Any Monster Hunter worth its salt has quality combat, and Stories 2 does a fine job of adapting to turn-based combat. There is both a weapon triangle based on attack types—speed beats power, technical beats speed, power beats technical—and monsters also take additional or reduced damage depending on the type of weapon the hunter uses (bladed, blunt, or piercing). Riders can also attack, and if the “Kinship” gauge is high enough, they can request their monster do a special move: otherwise the monster and any of the rotating party members known as “Battle Buddies” act independently. Successfully using the weapon triangle increases the kinship a bit, and if two party members have triangle advantage on the same enemy they perform a double-team move that skips an enemy action and does big damage. There is a “lives” system measured by hearts; as in Monster Hunter proper, if you or the monster combine to lose three hearts, you return to the last village visited. The Battle Buddy and any monsters they have share a separate count. During the story and optionally online, you can have a fight against another Rider where the first to take three hearts wins the match.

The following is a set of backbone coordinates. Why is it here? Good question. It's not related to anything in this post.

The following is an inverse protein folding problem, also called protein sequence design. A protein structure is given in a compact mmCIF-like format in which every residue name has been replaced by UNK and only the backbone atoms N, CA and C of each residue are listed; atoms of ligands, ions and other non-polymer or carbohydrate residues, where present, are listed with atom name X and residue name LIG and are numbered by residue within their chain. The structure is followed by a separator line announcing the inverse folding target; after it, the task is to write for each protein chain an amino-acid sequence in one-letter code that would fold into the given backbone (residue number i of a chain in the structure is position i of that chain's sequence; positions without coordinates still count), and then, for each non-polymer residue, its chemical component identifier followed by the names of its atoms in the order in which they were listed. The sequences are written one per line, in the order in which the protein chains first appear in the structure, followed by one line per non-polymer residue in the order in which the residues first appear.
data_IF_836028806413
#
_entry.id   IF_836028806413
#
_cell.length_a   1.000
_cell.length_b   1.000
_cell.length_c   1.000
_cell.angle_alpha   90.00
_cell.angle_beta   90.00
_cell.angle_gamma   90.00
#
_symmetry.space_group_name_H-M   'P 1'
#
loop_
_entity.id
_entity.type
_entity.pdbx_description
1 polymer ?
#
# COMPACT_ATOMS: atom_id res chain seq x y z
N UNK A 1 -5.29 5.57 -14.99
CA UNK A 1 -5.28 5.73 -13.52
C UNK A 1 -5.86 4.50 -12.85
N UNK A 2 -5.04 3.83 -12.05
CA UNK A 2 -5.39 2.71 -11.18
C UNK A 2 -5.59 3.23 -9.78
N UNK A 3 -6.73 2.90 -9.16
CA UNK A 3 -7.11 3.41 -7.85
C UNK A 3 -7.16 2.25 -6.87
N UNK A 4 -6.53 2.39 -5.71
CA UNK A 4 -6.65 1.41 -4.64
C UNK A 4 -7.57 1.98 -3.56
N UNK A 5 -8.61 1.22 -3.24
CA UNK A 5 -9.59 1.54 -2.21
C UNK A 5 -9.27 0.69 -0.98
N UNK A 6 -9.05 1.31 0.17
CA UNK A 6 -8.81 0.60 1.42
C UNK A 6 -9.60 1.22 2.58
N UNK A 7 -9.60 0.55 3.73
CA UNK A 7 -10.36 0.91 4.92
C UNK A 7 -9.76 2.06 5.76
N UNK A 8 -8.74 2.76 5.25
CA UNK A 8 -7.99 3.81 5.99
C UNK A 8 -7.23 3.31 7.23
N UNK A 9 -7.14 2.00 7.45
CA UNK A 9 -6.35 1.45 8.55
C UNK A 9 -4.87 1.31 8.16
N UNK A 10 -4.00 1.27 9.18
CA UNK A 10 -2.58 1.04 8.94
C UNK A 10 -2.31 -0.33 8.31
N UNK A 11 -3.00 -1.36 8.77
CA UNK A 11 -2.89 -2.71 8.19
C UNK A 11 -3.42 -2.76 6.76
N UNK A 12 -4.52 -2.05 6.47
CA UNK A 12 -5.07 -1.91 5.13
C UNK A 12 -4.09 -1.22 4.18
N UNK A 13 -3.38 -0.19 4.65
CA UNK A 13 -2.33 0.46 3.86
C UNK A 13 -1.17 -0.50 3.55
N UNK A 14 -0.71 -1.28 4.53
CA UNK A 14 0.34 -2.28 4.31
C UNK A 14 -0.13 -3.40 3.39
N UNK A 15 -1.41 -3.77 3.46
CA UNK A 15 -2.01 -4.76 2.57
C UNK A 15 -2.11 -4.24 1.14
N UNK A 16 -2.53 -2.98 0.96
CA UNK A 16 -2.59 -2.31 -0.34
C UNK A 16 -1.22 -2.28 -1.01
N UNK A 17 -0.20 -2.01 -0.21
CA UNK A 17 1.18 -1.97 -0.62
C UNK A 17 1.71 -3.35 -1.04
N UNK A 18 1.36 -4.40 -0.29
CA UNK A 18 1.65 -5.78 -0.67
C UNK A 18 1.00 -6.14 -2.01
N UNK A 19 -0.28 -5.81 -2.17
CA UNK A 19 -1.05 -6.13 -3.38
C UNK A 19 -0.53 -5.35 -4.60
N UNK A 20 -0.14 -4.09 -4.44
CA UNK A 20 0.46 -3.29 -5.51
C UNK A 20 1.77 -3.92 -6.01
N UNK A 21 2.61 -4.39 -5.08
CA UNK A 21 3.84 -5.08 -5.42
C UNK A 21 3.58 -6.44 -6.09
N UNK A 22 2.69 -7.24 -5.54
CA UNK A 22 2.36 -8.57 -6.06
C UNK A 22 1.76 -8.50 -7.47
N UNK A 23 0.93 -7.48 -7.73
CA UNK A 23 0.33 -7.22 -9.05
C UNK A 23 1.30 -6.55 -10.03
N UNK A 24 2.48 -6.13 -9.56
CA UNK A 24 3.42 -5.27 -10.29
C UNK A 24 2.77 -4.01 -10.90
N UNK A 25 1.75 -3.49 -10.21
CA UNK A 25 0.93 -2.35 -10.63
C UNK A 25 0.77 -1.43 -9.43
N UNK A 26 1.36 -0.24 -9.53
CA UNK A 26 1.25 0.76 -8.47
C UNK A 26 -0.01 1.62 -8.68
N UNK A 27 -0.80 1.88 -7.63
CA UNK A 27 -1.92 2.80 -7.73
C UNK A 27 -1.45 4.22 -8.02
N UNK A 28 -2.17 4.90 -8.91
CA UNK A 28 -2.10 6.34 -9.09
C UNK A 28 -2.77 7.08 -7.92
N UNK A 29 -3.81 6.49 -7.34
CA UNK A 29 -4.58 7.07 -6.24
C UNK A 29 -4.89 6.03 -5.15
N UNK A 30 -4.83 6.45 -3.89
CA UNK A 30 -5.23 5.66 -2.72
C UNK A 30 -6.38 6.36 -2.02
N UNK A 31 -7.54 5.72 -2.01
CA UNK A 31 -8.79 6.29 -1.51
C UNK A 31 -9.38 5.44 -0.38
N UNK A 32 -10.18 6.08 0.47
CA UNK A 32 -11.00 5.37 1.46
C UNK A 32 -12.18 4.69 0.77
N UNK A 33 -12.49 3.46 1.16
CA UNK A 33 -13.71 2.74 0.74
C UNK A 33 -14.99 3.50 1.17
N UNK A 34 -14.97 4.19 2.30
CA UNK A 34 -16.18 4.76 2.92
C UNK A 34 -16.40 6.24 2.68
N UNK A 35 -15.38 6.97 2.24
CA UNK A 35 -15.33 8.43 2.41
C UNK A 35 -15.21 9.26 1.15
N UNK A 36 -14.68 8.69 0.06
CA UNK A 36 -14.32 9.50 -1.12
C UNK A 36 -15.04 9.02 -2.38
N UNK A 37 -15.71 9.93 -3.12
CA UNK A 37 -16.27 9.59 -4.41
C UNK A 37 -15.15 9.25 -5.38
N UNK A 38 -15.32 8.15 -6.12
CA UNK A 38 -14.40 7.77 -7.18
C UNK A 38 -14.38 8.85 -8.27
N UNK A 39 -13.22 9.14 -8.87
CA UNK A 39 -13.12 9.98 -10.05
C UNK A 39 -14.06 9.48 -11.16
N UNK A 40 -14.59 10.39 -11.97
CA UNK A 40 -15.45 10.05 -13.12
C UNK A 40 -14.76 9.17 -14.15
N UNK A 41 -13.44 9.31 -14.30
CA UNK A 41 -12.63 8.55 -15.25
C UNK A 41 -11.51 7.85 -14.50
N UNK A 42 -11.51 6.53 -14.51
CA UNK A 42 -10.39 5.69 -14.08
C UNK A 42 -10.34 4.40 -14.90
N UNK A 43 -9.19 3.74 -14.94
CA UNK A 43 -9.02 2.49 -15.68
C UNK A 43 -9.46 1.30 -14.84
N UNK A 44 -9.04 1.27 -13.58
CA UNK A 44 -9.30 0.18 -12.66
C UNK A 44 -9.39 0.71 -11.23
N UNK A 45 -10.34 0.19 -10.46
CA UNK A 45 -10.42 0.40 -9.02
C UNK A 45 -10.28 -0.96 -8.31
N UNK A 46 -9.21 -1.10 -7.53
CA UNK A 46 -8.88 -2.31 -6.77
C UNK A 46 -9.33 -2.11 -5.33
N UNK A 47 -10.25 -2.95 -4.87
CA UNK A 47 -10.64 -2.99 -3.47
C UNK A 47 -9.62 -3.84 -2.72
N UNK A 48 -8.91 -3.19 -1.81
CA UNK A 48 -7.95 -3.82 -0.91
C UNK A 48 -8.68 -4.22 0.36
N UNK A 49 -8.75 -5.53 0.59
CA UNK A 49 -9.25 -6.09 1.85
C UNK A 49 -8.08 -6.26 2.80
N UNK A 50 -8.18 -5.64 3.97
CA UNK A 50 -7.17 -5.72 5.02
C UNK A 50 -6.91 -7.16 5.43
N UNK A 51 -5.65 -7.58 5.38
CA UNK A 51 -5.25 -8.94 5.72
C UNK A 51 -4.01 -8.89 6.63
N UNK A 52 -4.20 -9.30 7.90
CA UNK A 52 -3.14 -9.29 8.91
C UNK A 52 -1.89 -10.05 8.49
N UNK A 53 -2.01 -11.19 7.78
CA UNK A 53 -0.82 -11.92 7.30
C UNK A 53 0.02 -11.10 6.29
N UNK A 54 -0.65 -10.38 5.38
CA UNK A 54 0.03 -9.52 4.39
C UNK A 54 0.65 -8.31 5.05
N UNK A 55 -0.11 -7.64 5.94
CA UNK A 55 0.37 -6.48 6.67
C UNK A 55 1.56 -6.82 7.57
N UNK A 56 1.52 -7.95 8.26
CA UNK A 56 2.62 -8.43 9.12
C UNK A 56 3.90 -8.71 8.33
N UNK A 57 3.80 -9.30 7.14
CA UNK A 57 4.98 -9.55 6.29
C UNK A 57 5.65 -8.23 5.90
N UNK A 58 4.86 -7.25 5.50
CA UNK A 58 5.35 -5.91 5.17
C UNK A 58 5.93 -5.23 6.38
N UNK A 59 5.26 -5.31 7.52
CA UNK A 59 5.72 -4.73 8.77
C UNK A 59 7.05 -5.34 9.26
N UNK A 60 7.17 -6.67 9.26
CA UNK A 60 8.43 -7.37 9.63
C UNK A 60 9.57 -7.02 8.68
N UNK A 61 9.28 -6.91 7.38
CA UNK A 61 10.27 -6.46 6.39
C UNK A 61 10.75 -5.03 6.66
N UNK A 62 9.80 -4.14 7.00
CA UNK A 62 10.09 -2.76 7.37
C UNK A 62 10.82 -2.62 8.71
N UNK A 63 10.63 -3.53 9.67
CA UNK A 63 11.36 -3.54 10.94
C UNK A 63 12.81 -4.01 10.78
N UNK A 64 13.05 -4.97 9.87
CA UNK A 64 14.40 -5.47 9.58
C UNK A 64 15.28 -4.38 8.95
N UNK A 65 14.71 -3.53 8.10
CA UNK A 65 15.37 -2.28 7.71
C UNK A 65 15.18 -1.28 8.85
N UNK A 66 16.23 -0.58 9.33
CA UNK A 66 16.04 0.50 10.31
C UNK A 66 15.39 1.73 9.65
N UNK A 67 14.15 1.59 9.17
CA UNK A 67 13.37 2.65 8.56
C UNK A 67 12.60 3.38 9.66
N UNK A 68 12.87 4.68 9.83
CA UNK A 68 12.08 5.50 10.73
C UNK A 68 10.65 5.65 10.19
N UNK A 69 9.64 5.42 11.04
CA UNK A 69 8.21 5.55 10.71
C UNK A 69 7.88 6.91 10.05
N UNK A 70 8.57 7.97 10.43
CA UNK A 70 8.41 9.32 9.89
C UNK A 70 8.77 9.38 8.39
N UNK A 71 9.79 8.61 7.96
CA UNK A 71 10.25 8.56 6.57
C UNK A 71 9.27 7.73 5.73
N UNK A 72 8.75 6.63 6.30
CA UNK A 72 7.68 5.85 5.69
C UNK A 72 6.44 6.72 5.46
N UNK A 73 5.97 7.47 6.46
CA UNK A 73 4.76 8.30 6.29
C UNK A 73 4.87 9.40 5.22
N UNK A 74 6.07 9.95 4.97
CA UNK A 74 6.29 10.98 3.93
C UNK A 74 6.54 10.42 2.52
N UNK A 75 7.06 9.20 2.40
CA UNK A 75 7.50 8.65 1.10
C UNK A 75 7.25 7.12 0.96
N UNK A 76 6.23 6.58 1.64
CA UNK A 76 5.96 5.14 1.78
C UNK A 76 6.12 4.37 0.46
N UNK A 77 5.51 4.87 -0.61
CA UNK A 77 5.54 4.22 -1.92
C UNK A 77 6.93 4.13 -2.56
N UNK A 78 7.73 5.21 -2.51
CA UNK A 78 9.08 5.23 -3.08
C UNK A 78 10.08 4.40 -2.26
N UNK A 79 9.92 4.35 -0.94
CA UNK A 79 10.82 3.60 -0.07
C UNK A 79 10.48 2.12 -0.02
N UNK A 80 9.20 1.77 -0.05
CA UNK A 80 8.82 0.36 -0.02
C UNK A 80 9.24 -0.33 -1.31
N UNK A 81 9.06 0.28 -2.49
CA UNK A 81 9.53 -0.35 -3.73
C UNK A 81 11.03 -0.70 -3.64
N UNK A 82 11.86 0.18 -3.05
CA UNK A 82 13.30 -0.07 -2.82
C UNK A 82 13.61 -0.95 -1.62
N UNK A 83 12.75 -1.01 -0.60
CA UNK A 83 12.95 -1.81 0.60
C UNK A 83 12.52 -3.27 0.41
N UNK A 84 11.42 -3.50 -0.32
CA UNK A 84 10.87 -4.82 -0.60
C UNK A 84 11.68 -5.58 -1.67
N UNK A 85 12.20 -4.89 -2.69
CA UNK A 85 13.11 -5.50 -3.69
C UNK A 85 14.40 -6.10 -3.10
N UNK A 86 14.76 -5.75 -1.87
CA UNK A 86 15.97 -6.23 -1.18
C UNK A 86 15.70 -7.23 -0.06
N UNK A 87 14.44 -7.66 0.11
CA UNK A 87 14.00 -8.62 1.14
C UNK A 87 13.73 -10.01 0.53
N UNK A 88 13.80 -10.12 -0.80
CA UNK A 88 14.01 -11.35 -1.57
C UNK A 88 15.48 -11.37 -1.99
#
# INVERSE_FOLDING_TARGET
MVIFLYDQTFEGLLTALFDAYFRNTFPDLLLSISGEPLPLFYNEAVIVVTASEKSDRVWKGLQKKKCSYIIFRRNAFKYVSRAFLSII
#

Two nice quality of life features are the ability to kill a fight on the spot if you’re guaranteed to win it (also awarding maximum points that determine item drops), and since you can have a party of five monsters, those that are lower leveled get an experience bump up to a 500% boost. The party is built by finding eggs in the environment and them returning to a town’s “Stables” to have them hatched: the dens that contain the eggs have random maps and appearances, but you can use items and equipment that force monsters to “retreat” and create a quick den with a forced egg at the end. Duplicate monsters can be released, though it may be better to hold onto them early on because of the ability to use the “Rite of Channeling” to pass on abilities to the ones you’re using. Each monster has nine slots to use, and the abilities have their own icon and color, so aligning three of the same icon or color creates a “bingo” that increases the effectiveness of an element or attack type. Some monsters even come with “wild card” abilities that can be any color or icon.